The Divine Ms. Devine
Houston’s Loretta Devine is a classically-trained thespian and vocalist who burst onto the scene in 1981 when she played Lorrell as a member of the original Broadway cast of Dreamgirls. She then used that stage success as a springboard for an enviable career on TV and in film which has landed the versatile actress five NAACP Image Awards.
Among her eighty acting credits are memorable appearances in such well-received films as Crash, Waiting to Exhale, Introducing Dorothy Dandridge and Woman, Thou Art Loosed, and recurring roles on TV shows like Grey’s Anatomy, Boston Public and Everybody Hates Chris. Loretta is now enjoying something of a renaissance on screen, as she is starring in two movies currently in theaters, Dirty Laundry and This Christmas. Plus, she has another, First Sunday, set to open next month.
KW: Hey, Loretta, thanks so much for this opportunity.
LD: Yes, my pleasure. How are you?
KW: Very well, and you?
LD: Good… good.
KW: How did you decide to do Dirty Laundry?
LD: What really interested me was the writer/director Maurice Jamal. You know how you meet somebody and there’s something special about him? Plus, the size of the role. When you’re black in Hollywood, it’s very hard to get that kind of piece to do. Have you seen the movie?
LD: Remember the monologue at the dinner table at the end? That was such a challenge, especially because we had such a small window to complete it in. I really wanted to see if I could meet that challenge. It was very low budget, so we worked long hours, and hard. And I thought the content was incredible. It was about Maurice’s mother to some extent, so it was a personal experience for him, and that made it more interesting to me. Also, it was sort of a different character from the sweet, wonderful person that I usually get to play.
KW: It’s funny that you have two movies out at the same time where you’re playing a family matriarch.
LD: But they’re flips of each other. They’re totally different women. We actually shot Dirty Laundry two years ago. Maurice had been struggling to get it mainstreamed, and finally it happened for him. Things happen when they happen.
KW: So, it’s just a coincidence that they’ve been released together. How would you describe you’re character in Dirty Laundry, Evelyn?
LD: She’s a washer woman who smokes, and drinks and curses, and is not considered a very good mother, yet is a wonderful mother in her own way.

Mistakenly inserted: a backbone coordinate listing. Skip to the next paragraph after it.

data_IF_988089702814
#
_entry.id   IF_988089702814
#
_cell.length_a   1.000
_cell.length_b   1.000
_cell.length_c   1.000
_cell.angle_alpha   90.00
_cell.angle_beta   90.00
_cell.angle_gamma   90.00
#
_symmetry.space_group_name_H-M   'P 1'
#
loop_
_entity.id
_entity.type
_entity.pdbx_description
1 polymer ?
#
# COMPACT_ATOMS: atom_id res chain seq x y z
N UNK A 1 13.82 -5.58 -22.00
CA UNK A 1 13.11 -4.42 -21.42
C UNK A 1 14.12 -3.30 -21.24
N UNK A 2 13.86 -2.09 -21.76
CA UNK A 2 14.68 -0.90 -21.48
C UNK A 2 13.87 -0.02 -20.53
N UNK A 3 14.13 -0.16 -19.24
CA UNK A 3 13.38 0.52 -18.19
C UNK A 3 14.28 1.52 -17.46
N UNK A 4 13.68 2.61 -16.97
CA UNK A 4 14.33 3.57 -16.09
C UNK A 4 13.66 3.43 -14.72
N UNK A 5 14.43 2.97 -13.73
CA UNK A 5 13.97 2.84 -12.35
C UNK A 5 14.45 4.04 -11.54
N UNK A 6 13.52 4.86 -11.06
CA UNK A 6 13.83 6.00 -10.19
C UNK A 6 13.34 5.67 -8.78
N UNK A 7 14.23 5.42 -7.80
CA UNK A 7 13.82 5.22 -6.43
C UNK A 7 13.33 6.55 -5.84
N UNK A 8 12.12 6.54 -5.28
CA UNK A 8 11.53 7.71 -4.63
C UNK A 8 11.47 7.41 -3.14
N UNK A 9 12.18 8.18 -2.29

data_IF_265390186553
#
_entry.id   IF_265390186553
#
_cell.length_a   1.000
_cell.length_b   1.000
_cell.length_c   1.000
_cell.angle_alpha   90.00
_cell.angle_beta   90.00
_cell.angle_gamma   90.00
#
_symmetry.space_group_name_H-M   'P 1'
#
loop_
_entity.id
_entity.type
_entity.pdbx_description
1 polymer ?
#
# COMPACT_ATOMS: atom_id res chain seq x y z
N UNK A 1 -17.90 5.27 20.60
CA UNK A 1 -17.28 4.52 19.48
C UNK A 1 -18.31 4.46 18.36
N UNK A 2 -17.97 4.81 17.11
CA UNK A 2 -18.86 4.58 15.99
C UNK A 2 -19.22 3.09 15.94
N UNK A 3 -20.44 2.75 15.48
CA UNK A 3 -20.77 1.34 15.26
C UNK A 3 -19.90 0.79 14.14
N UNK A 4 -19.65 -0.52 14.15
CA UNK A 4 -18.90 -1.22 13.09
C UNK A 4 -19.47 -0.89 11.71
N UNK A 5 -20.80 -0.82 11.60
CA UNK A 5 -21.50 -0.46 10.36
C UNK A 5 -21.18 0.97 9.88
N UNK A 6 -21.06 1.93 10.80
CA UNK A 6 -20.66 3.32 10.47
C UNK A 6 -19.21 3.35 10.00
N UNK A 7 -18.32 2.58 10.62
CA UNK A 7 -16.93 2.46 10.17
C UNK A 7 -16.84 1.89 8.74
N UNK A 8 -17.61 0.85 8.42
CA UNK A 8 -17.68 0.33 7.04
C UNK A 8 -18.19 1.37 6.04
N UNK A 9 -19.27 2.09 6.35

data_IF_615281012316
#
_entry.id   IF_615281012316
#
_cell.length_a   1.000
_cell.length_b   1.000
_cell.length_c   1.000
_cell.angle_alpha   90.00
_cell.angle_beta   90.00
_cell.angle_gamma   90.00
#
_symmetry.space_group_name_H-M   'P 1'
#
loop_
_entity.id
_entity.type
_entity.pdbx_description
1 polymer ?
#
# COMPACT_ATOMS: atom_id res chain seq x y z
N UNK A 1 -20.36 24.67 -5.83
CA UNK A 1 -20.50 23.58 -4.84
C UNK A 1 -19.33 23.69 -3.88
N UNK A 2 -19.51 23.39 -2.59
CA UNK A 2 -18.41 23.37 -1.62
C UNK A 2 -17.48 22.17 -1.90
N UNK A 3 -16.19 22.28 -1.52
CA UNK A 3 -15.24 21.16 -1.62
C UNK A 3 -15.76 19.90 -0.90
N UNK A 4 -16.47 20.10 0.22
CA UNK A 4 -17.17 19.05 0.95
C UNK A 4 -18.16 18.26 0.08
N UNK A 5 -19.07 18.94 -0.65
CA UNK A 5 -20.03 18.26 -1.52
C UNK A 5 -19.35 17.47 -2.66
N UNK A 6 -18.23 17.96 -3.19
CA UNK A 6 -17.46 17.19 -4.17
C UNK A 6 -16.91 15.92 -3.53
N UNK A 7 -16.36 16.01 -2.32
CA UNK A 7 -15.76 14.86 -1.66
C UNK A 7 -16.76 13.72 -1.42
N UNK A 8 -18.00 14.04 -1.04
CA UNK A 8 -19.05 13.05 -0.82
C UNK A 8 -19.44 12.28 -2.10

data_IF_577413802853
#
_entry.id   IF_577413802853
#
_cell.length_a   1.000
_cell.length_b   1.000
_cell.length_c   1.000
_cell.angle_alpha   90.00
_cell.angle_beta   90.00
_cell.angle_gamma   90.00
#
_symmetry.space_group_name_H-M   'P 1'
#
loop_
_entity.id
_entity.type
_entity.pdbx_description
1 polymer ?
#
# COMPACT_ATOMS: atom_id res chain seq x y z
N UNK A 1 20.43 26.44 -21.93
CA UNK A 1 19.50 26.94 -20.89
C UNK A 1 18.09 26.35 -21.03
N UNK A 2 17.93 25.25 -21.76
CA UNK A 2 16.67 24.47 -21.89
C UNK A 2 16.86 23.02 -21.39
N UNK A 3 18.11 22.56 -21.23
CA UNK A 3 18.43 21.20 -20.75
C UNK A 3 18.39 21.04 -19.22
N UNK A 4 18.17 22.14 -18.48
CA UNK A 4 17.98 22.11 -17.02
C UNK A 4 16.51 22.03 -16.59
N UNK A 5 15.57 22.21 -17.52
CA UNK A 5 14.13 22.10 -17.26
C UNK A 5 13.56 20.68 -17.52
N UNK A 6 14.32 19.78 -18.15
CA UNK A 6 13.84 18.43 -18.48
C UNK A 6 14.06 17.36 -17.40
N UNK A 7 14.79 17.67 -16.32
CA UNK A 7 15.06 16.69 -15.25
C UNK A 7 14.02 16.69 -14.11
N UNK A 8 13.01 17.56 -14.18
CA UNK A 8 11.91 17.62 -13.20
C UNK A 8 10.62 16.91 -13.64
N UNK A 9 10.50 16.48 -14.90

KW: How do you decide whether to take a role?
LD: Well, you’re lucky just to get roles. Be mindful of who you’re asking. [Laughs] My career has been blessed. Sometimes I feel like I’m so favored. Like now, having three films opening back-to-back. First Sunday is an ensemble piece, but I still have a very good role in that. This is feeling like the beginning of my career, even though I’ve been doing it forever, since the Dreamgirls days 25 years ago.
KW: Do you remember Deborah Burrell who was also in the original Broadway cast?
LD: Of course, we still stay in touch!
KW: She’s a childhood friend of mine. We were in the same grade and went all the way through grammar school and junior high together. And our families still attend the same church.
LD: Oh, my God! Debbie and her sister Terrie. I always thought Deborah Burrell was one of the most beautiful women in the world. Just a natural with no makeup… and bubbly… I miss seeing her, but we stay in touch, we email each other and kinda keep up that way.
KW: I’m on the nominating committee of the NAACP Image Awards. You’ve won five times before. Do you think one of the studios will get behind you for one of these new pictures?
LD: Who knows? I hope so. After a while, you just do the work, and whatever else happens is sort of like gravy. I don’t even think about it really, because it’s so unpredictable, and everything depends on what’s in season or what’s hot at the time. I’ve been blessed with incredible projects like Waiting to Exhale. And I’ve worked with just about everybody in my peer group in some capacity, whether in a small role, or whatever.